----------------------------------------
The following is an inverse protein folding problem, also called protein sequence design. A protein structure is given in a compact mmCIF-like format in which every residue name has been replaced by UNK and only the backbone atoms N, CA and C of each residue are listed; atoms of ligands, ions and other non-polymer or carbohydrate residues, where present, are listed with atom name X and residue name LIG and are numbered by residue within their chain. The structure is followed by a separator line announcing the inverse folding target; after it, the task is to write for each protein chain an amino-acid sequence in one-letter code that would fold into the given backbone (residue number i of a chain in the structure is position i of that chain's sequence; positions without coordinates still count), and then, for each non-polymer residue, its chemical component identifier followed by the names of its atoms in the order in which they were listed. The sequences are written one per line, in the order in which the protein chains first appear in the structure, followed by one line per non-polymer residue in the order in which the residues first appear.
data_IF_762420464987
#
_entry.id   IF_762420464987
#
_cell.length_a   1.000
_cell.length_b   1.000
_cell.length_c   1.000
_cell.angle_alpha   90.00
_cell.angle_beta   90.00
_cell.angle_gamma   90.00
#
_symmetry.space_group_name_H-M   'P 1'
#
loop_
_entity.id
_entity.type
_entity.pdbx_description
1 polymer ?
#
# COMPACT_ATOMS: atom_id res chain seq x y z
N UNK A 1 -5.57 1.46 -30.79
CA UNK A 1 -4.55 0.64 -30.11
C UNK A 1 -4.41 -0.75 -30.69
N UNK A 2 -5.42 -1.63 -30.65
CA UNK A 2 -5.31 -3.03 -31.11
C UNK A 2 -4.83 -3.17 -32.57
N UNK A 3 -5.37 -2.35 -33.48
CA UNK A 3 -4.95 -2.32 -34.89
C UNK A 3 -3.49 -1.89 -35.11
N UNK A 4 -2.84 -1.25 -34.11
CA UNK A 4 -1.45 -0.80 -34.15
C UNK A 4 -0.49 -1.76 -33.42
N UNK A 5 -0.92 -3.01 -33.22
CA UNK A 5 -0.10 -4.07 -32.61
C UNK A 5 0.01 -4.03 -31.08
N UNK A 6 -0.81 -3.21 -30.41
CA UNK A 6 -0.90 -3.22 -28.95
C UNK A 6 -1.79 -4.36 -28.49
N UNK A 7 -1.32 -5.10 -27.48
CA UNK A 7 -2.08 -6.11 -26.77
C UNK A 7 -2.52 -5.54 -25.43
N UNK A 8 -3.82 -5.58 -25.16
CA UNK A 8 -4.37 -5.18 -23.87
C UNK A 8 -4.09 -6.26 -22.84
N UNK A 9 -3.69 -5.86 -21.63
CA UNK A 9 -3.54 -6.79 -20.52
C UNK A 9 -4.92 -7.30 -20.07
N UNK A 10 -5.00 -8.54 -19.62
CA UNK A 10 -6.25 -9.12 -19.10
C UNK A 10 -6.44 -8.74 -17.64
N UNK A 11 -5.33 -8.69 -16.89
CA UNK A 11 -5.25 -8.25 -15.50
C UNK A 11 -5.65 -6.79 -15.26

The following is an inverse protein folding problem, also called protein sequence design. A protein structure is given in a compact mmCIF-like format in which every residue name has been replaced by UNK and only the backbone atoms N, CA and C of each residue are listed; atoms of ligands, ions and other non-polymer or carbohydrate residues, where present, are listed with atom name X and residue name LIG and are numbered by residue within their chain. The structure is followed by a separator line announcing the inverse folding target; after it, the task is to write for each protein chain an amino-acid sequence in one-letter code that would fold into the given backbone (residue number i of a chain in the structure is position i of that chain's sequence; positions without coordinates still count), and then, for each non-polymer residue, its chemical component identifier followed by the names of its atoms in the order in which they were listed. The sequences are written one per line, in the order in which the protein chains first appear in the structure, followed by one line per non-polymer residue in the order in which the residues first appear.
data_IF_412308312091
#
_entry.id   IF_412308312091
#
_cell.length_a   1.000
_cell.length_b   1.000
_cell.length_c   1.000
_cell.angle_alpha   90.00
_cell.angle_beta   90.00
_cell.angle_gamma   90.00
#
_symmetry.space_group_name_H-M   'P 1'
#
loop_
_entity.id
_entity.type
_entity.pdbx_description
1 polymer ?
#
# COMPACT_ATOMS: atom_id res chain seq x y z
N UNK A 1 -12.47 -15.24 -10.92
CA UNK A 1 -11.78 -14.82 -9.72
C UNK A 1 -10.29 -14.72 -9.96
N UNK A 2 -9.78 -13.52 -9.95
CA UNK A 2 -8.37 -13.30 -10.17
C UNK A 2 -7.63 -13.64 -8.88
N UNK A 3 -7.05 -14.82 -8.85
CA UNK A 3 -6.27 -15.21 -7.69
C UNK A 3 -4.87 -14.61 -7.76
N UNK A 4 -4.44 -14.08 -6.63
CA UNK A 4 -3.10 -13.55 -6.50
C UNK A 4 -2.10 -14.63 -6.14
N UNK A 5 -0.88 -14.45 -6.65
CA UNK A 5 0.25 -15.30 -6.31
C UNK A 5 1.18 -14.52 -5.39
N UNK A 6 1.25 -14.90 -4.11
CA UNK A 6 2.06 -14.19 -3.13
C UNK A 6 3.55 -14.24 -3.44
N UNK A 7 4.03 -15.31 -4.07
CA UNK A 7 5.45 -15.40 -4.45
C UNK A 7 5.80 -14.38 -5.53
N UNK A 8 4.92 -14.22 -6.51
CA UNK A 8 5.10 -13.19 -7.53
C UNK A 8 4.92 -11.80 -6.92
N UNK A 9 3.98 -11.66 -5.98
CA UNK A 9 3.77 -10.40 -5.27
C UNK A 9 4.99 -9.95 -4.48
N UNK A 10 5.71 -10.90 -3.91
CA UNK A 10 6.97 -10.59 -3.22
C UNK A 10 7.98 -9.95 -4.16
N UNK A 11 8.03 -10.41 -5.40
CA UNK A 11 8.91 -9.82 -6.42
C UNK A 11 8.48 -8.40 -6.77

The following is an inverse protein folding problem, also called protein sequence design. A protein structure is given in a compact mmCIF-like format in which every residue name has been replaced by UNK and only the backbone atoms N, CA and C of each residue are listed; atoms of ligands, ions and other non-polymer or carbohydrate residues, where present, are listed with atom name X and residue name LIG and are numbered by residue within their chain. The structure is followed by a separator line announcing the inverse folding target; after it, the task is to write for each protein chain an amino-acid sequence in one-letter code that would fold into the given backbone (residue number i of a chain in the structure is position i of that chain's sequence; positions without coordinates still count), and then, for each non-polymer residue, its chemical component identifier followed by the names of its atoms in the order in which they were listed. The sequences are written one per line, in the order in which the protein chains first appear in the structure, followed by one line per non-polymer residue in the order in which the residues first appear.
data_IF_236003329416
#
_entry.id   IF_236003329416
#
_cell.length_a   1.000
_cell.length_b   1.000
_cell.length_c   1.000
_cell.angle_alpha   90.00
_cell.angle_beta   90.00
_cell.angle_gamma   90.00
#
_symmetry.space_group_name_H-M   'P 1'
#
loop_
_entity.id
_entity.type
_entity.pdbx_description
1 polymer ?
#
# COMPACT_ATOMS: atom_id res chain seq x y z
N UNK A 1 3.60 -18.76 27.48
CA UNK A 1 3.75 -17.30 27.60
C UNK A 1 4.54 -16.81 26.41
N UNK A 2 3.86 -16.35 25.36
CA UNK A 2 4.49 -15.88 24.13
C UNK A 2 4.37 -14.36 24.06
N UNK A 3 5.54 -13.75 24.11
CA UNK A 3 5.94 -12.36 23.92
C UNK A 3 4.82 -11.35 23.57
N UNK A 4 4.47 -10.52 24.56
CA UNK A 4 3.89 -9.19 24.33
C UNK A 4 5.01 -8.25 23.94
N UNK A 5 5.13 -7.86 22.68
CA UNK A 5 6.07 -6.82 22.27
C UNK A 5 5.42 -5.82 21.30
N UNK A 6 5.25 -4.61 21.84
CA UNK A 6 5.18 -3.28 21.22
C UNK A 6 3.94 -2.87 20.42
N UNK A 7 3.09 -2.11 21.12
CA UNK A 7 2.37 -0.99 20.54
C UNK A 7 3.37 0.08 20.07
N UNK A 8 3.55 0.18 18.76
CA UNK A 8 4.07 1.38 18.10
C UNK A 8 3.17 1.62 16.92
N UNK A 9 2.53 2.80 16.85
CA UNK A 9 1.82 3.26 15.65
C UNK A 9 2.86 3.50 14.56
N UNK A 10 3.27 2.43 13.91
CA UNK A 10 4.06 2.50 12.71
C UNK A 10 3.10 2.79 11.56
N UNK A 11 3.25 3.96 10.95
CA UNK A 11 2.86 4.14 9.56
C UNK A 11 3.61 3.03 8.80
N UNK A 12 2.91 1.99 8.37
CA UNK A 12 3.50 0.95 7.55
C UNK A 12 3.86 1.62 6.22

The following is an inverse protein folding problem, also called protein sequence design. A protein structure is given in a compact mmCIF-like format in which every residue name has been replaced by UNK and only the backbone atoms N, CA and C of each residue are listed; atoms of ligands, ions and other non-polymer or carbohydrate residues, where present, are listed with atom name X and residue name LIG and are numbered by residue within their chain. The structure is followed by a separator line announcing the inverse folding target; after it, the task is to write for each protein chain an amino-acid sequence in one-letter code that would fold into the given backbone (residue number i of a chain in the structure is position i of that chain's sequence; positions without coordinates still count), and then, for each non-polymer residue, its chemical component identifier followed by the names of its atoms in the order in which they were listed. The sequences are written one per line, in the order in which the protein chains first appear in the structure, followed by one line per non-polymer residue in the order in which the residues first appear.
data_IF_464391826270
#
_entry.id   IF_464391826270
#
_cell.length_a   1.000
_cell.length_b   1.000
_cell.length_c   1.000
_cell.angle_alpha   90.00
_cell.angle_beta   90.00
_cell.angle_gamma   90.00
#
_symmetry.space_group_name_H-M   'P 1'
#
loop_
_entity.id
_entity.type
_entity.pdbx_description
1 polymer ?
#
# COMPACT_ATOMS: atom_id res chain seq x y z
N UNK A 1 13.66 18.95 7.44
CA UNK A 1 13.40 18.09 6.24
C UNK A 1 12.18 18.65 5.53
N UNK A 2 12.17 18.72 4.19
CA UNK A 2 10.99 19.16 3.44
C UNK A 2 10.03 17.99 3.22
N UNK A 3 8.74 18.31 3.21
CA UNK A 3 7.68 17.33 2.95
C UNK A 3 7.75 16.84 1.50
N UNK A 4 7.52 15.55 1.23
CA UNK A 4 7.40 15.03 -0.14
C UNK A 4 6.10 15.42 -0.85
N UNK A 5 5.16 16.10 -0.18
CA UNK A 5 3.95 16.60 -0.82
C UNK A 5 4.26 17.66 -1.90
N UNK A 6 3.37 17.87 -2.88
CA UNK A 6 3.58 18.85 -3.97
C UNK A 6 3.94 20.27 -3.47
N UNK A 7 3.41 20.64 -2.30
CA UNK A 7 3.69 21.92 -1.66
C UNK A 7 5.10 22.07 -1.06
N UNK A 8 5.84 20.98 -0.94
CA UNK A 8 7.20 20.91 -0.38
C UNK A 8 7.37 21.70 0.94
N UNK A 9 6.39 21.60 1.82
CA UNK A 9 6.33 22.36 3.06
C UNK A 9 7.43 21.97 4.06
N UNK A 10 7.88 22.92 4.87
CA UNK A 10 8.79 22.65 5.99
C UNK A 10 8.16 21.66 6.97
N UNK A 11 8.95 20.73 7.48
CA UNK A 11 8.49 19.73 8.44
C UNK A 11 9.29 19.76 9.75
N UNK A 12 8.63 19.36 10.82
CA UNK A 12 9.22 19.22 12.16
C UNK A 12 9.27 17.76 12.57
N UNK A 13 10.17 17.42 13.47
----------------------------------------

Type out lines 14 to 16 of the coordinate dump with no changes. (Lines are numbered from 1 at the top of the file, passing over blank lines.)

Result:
#
loop_
_entity.id